Russia's Ministry of Сommunications and Mass Media has proposed limiting foreign ownership of internet exchange points to 20 per cent, in line with existing similar restrictions on Russian media outlets.

According to a copy of the proposal, published on an official government portal and cited by The Moscow Times, the 20 per cent limit would apply to foreign governments, companies and individuals, including those with dual citizenship.

The proposed restriction echoes a similar law that came into force in January 2016, which limits foreign owners to a 20 per cent stake in Russian media organisations.

Defining exchange points as technology through which internet traffic is exchanged through networks, the proposal would also impact communication operators, if passed. This will be of concern to some of Russia's major communications firms, including Vimpelcom, which is owned outright by Dutch telecommunications services operator Veon, while Megafon is 25 per cent owned by the Swedish phone and mobile network Telia Company.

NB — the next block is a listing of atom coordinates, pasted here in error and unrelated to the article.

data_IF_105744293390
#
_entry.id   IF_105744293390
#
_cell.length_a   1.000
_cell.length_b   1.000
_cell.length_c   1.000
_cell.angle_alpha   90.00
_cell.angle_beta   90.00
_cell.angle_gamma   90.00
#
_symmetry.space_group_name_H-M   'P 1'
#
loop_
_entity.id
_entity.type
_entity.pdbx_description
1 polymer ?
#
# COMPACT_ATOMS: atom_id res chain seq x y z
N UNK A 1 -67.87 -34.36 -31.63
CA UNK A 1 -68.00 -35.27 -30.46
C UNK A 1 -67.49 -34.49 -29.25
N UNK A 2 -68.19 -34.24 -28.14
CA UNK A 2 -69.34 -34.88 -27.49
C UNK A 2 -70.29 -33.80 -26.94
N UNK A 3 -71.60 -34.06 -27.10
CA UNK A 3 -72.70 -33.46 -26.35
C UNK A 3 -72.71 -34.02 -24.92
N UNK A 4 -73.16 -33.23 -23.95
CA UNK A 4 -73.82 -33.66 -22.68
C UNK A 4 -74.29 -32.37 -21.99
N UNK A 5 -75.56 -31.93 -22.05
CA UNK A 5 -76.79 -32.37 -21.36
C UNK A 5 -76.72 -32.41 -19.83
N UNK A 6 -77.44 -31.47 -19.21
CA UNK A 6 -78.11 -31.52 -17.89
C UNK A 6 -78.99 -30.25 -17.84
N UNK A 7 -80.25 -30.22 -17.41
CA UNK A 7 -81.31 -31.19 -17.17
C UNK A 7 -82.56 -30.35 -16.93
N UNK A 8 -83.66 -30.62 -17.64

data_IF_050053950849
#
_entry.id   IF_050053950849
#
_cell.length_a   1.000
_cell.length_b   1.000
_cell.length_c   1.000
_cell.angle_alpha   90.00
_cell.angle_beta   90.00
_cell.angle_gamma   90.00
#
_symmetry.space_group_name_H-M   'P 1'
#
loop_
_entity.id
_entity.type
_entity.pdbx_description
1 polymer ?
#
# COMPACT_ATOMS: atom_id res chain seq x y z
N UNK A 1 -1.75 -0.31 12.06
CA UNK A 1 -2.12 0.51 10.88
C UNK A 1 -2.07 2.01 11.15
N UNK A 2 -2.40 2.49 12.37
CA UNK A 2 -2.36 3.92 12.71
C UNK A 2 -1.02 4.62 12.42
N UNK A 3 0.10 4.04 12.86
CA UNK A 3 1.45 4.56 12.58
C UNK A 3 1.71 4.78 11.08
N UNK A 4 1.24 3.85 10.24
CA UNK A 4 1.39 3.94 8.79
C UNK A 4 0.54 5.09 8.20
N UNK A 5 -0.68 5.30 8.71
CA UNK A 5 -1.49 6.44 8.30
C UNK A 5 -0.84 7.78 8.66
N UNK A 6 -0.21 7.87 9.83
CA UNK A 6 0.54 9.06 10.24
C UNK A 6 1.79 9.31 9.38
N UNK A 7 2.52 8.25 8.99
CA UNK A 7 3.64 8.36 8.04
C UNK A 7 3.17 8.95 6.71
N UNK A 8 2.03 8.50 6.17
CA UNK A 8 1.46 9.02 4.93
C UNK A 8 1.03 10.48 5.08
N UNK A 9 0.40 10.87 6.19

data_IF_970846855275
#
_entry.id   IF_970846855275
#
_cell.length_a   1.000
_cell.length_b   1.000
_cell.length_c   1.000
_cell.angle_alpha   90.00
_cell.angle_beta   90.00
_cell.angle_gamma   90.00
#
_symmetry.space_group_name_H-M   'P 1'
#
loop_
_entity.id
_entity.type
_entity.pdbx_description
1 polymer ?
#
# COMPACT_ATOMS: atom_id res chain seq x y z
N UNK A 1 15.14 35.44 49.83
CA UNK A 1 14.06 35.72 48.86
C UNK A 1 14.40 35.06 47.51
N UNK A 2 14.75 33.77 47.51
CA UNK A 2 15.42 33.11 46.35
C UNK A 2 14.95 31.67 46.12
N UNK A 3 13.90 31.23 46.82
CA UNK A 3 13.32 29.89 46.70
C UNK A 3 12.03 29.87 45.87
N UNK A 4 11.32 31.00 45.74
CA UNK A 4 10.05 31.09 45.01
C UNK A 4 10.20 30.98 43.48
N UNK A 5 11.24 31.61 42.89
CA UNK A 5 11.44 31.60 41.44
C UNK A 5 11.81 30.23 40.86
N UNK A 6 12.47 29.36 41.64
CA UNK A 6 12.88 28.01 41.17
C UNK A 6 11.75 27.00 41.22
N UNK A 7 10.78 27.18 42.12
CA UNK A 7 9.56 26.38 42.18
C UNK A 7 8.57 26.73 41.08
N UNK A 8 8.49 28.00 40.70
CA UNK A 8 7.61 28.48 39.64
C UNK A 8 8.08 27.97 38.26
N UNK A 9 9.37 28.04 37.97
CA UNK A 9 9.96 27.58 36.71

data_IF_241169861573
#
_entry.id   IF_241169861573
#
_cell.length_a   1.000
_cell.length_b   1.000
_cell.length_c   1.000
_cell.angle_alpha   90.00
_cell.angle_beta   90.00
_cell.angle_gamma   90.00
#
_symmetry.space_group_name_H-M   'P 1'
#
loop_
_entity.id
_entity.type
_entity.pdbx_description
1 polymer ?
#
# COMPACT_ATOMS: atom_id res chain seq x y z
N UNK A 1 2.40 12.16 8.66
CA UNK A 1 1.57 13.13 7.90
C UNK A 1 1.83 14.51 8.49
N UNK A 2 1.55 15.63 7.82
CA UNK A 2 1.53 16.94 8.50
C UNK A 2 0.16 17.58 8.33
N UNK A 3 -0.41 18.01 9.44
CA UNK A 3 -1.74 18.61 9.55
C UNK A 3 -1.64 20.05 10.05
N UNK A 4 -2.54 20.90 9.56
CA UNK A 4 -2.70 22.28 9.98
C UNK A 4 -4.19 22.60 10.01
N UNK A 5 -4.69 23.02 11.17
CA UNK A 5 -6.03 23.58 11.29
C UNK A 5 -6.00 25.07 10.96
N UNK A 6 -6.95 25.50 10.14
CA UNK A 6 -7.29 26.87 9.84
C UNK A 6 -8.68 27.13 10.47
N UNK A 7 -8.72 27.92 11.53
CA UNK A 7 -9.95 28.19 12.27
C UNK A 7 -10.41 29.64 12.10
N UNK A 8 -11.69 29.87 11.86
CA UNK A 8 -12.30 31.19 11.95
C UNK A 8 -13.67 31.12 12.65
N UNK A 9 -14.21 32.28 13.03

Why the need to enact such potentially disruptive measures? The Communications Ministry cited “the possibility of foreign interference with Russian internet infrastructure,” and a lack of “control over the internet traffic in Russia” as its rationale.

Despite this reasoning, critics decry the restriction as forming part of a broad government crackdown on internet freedom in Russia.

In May this year, Mr Putin approved a new strategy for the development of Russia as a “digital society”, with the establishment of greater government regulation of the internet a key tenet of the policy, while internet proxy services, also known as VPNs, will be forbidden in Russia from 1 November.

 

Source: The Moscow Times

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